Café racer styling evolved throughout the time of their popularity. By the mid-1970s, Japanese bikes had overtaken British bikes in the marketplace, and the look of real Grand Prix racing bikes had changed. The hand-made, frequently unpainted aluminium racing fuel tanks of the 1960s had evolved into square, narrow, fibreglass tanks. Increasingly, three-cylinder Kawasaki two-strokes, four-cylinder four-stroke Kawasaki Z1, and four-cylinder Honda engines were the basis for cafe racer conversions. By 1977, a number of manufacturers had taken notice of the cafe racer boom and were producing factory cafe racers, such as the well-received Moto Guzzi Le Mans  and the Harley-Davidson XLCR.The Japanese domestic market started making cafe racer replicas in the early 1980s, first Honda with the GB250 in 1983, then GB400 and GB500 versions in 1985. The GB400TTMKII has a frame mounted fairing and single seat with cowl. The Honda GB500 TT, sought to emulate BSA and Norton cafe racers of the 1960s. Markets outside got the XBR500 in 1985, with more angular modern styling to compete with the Yamaha SRX600, until Honda USA released a version of the GB500 in 1989.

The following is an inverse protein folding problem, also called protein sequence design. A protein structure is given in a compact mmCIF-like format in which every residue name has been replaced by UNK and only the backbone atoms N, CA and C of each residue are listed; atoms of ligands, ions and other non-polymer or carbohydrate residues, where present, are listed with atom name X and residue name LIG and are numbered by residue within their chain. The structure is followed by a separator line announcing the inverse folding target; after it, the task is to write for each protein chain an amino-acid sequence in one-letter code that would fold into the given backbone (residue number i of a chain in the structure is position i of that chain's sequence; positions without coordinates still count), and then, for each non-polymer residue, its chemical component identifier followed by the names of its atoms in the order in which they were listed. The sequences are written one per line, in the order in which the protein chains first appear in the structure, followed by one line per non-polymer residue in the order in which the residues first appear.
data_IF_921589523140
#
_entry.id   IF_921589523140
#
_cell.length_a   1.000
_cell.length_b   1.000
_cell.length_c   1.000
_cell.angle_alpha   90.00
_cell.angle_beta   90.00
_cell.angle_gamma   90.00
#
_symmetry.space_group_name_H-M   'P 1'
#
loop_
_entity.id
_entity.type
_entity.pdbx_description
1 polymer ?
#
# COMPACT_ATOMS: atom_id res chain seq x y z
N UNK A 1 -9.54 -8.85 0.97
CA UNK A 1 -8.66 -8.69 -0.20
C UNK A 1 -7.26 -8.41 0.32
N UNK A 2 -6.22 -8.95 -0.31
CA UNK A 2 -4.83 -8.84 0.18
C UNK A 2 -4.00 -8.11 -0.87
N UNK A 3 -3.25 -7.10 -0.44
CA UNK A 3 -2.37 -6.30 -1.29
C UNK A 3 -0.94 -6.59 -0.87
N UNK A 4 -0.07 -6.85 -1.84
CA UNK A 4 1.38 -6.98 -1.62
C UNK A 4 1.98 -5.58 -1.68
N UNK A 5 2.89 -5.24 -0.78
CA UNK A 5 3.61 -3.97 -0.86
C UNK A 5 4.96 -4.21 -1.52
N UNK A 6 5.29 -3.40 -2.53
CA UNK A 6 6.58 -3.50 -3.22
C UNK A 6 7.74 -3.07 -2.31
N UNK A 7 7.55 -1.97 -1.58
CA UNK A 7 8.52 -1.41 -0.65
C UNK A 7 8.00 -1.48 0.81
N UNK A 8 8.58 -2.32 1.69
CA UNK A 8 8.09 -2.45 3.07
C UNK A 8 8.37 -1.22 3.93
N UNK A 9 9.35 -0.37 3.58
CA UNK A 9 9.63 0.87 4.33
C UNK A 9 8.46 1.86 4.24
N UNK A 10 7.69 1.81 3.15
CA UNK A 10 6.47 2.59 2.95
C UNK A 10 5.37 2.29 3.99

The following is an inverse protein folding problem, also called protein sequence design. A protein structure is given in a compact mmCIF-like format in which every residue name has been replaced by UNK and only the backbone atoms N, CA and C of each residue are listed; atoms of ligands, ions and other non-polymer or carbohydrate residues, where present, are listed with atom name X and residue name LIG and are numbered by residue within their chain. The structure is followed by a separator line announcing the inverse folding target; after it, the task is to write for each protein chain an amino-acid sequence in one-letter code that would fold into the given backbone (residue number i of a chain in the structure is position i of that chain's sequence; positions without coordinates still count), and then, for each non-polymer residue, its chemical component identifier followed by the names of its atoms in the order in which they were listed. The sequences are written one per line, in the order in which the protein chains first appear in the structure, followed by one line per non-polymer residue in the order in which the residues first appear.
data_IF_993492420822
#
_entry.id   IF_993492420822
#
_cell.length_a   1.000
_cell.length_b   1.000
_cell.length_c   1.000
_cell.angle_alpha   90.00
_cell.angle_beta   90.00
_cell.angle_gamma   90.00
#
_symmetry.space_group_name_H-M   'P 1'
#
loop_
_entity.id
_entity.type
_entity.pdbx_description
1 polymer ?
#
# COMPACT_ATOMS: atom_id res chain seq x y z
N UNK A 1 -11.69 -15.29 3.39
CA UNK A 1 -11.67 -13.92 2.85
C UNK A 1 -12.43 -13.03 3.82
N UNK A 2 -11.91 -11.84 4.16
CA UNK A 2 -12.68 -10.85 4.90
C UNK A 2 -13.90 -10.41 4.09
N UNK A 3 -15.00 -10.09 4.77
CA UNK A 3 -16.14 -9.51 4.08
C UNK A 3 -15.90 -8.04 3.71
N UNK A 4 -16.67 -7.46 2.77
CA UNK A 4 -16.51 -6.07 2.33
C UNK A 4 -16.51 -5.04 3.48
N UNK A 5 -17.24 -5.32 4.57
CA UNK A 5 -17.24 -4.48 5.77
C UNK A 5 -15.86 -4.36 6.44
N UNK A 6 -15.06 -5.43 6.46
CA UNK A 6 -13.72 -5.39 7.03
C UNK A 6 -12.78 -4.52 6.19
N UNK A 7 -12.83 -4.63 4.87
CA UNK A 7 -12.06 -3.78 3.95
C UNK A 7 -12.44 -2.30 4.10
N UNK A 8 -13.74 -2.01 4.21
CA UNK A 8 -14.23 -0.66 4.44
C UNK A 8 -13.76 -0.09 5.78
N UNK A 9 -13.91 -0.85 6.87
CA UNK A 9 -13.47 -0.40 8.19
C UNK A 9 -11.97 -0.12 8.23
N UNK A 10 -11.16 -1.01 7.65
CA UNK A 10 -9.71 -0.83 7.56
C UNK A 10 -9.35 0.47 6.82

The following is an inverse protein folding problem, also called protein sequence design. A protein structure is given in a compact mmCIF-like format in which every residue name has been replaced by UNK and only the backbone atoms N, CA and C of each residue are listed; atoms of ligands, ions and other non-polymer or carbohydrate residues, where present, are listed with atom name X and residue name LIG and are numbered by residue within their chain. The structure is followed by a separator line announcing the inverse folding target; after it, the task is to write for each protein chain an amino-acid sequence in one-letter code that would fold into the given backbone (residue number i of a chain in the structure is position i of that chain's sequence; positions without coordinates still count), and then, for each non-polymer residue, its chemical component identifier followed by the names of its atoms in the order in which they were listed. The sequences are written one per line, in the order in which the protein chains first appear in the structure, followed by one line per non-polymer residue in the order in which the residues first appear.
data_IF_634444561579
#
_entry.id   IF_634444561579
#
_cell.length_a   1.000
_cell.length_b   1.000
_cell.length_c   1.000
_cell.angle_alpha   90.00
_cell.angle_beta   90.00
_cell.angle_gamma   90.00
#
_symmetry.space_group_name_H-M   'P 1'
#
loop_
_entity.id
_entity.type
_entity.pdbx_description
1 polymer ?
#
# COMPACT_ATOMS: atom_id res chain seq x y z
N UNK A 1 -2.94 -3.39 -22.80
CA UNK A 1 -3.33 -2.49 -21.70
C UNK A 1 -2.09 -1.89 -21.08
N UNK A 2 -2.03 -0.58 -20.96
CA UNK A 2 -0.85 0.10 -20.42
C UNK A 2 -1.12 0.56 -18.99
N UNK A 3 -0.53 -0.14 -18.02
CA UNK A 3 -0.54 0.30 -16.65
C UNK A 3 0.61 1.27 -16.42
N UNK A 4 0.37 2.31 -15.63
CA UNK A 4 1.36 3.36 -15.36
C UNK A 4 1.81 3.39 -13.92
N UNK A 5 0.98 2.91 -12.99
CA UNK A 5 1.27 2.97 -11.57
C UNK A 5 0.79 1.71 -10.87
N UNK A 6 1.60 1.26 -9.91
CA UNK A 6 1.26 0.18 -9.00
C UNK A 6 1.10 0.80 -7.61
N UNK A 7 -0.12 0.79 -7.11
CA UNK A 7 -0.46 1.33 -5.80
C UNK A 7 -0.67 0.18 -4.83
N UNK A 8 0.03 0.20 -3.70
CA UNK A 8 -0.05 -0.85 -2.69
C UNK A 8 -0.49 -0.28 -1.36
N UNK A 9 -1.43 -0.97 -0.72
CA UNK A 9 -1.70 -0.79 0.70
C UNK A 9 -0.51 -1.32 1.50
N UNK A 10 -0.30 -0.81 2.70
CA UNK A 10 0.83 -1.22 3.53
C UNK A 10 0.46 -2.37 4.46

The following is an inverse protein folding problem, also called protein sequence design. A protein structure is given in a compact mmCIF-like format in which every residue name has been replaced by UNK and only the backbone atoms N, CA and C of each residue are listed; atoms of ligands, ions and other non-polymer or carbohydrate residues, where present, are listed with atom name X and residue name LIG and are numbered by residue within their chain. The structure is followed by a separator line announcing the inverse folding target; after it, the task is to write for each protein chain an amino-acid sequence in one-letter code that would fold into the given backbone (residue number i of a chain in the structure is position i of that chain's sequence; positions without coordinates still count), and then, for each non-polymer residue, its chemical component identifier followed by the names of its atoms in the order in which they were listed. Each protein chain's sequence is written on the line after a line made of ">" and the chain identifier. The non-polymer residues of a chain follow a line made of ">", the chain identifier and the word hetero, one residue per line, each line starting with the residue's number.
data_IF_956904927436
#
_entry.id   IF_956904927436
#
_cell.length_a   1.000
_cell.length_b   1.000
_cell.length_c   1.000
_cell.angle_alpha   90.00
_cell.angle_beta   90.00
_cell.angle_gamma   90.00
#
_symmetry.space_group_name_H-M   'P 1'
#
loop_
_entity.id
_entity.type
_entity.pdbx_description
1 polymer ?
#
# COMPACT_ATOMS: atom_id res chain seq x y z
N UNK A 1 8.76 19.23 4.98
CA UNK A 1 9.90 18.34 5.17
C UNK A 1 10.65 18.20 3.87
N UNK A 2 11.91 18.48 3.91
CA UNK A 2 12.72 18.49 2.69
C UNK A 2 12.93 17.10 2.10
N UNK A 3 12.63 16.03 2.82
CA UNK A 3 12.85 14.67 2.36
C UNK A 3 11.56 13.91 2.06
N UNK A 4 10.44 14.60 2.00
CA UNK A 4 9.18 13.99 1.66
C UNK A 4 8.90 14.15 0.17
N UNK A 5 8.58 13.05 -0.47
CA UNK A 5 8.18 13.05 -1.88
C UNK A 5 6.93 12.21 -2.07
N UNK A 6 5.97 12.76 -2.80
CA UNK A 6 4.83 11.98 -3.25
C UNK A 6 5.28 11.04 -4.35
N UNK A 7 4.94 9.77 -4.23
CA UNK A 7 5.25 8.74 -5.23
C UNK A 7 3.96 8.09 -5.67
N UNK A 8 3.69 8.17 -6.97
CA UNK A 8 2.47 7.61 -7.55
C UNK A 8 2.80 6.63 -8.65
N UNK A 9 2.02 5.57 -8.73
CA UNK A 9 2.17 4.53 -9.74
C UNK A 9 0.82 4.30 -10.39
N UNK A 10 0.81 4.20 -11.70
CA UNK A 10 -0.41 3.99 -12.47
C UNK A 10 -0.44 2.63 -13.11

In the mid-1970s, riders continued to modify standard production motorcycles into so-called “cafe racers” by simply equipping them with clubman bars and a small fairing around the headlight. A number of European manufacturers, including Benelli, BMW, Bultaco and Derbi produced factory “cafe” variants of their standard motorcycles in this manner, without any modifications made to make them faster or more powerful, a trend that continues today.